Those have been my cornerstones in raising the quality of the organizations wherever I have had leadership roles. You cannot expect someone to invest in your mission until they trust and believe in you. Indeed, cultivating long lasting relationships is how I define fund raising and how I have greatly enriched my organizations over the years.
New initiatives are the lifeblood of growth in any organization. This is particularly the case with nonprofits which must succeed in constantly engaging their constituents. As a result, I have an aggressive and successful record of building new programs, remaking old endeavors, and even repositioning entire organizations. It takes vision, but I find what is good and discover what is needed; then develop a consensus to build something better.
There has been richness in my life which I fully attribute to community and friends. So many worthy and meaningful experiences have come from a lifetime of volunteer roles. Years of coaching have allowed me to help many, many young people be more than they ever imagined. A decade of community leadership seemingly gave me as much as I gave it. Chairing committees and advising colleagues in many different venues has become second nature to me.
I wish everyone could have the deep friendships I have had for decades. Many times over the years, I have remarked about the amazing good fortune of having a “team” of wonderful friends. As one friend reminds me, you have to work to make and maintain friendships. Good friends don’t happen by accident, and having them will change your life forever.
If I had nothing else, they would allow me to know that I led a blessed life. My beautiful bride of 38 years has a smile which lights up every room she enters. She is a dynamic business professional whose talent is only exceeded by her huge heart. It is no wonder everyone loves her. Our two daughters have made me proud every day of their lives. Now, their families including three grandchildren enrich life more than I ever could have imagined.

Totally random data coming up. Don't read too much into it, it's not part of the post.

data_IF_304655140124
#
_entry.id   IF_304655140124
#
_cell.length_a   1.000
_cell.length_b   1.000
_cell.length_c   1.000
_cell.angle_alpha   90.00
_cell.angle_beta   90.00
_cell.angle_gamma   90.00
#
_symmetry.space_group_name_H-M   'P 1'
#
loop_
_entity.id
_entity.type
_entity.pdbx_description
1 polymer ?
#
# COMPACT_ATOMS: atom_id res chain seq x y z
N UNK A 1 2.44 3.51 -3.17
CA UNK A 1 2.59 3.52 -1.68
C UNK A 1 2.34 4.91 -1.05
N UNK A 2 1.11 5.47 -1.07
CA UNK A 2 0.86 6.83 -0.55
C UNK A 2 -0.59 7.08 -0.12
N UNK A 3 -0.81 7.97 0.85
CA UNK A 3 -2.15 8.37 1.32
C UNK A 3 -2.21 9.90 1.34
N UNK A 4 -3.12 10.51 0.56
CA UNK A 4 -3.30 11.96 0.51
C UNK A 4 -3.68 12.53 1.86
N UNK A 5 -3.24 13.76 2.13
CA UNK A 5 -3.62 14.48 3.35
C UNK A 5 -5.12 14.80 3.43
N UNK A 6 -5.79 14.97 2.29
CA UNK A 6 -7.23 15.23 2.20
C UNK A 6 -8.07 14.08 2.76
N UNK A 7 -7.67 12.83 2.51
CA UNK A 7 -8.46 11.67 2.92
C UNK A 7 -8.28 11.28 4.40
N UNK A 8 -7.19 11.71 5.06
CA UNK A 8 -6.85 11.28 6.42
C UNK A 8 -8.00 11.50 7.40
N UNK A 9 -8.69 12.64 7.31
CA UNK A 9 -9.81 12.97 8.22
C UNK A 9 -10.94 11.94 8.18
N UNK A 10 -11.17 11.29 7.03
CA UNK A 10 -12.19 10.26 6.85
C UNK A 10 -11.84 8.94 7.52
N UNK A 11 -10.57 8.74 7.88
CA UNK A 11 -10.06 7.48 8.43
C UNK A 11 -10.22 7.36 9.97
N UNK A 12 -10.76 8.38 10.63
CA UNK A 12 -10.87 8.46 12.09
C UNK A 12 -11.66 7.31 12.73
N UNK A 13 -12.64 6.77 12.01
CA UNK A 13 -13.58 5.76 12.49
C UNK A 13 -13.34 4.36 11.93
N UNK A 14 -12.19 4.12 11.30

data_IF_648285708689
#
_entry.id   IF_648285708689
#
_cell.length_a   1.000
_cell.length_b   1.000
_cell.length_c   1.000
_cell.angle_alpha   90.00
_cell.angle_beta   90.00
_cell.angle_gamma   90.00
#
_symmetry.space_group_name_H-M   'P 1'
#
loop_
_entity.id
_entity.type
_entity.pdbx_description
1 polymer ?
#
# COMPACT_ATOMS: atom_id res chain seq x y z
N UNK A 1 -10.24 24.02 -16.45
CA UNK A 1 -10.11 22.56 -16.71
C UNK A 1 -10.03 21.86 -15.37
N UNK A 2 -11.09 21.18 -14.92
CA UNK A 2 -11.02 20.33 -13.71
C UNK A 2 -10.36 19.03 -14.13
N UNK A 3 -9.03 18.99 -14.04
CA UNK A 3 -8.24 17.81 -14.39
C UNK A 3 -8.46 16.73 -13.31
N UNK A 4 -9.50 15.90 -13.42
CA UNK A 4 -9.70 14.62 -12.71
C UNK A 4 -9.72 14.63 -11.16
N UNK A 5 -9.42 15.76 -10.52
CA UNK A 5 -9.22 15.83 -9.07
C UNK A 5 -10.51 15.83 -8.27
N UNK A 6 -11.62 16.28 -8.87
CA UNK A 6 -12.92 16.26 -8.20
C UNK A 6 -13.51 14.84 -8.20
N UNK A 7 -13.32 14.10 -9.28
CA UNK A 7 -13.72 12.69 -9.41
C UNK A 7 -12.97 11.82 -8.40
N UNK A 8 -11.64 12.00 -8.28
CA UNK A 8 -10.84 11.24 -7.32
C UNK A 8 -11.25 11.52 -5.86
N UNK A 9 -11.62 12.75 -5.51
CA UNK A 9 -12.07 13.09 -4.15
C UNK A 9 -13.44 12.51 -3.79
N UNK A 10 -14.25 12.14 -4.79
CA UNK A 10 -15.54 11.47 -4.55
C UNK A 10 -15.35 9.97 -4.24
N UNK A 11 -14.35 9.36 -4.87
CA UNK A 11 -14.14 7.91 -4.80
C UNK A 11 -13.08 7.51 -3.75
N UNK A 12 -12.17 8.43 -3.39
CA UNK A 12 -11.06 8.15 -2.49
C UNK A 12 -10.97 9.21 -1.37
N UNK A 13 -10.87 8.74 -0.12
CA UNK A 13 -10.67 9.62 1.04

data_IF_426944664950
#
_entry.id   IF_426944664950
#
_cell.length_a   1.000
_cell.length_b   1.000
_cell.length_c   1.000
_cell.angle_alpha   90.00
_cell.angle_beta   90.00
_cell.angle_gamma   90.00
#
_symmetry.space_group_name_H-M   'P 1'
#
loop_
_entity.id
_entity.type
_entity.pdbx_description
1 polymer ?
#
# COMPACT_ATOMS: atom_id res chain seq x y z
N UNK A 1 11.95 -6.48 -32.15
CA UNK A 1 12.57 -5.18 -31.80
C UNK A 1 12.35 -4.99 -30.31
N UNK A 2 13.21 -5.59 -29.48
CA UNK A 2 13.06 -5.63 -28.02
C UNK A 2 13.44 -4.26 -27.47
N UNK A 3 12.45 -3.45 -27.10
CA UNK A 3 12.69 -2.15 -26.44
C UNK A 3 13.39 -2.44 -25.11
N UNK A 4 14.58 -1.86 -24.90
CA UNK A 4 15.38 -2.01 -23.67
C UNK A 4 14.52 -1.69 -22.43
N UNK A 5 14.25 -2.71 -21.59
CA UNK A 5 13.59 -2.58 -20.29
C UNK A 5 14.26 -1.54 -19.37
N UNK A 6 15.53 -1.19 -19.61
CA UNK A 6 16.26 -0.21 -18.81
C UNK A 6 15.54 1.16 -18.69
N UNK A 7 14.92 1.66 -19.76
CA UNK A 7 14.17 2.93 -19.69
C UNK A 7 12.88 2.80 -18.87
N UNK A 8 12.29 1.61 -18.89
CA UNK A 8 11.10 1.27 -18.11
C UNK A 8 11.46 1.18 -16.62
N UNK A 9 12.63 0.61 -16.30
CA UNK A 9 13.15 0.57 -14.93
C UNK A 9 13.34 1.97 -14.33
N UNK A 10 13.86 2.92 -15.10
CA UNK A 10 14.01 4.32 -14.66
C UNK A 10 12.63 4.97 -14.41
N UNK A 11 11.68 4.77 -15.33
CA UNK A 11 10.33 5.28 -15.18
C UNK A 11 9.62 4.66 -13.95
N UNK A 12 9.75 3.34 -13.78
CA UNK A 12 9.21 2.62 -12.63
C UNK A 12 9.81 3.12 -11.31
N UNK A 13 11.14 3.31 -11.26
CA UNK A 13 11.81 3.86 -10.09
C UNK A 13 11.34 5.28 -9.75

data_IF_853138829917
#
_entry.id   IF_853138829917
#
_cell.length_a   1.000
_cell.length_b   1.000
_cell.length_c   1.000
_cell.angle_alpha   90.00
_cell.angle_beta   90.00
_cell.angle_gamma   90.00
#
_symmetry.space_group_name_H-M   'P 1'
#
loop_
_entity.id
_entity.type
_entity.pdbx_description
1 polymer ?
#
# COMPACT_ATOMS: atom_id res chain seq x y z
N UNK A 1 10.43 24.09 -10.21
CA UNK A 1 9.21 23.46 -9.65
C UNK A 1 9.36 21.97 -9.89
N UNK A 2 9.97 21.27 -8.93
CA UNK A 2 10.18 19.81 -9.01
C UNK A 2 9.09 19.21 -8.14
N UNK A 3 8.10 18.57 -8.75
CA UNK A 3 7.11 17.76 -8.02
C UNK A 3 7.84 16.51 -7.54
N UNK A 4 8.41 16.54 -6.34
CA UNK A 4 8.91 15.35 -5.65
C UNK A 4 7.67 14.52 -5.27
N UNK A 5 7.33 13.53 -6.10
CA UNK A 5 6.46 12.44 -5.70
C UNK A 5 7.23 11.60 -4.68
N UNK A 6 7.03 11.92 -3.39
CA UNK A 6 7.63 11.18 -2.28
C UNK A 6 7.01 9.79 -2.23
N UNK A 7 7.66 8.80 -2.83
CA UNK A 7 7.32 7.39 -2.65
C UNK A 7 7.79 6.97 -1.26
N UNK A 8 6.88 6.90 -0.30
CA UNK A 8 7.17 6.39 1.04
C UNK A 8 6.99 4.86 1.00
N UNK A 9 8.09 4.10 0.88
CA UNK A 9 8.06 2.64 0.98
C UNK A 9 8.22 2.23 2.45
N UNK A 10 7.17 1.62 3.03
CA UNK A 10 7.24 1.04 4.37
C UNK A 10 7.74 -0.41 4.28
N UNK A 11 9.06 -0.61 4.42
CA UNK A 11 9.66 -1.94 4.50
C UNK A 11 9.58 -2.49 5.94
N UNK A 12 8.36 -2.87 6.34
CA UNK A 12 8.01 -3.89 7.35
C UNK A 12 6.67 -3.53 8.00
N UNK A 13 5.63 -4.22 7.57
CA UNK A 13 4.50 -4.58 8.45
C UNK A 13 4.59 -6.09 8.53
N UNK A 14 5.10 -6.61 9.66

Despite all of the above….indeed, because of all of the above….I cannot wait for tomorrow. There is still so much to do, and I am fully prepared and more capable than ever to succeed in whatever may be the next opportunity. If I am fortunate, those next steps may be taken with you!
In The Godfather, Don Corleone’s raspy voice fit his character perfectly. My similar tone of voice unfortunately lacks the same Hollywood glamour. I’m just raspy. However, the way I ended up with my voice is at least a good story.
How many 48 year olds do you know fracture and dislocate their larynx in two places while playing basketball? An errant elbow to the Adam’s apple will do just that. Twenty-four hours later I could only speak in a whisper. You must understand that I have had virtually every orthopedic injury or surgery imaginable, compliments of old and new sports’ injuries. An operation on your throat, however, where they cut off your airways and give you a tracheotomy for a few days was a forgettable experience. I must say I am indebted to the surgeon who operated on Julie Andrew’s vocal cords for getting me to my Godfather status.
So why do I include this personal nugget of information for you? First, I do not want you thinking I smoke two packs a day, when I have never smoked a cigarette in my life…..one of those commitments to stay in shape for sports which fortunately stuck. Secondly, I am proud to say I hit the winning shot 30 minutes after my throat injury! I would like to think this demonstrates my ability to overcome pain as well as my willingness to take one for the team. On the phone the next day, my mom just thought I needed my head examined.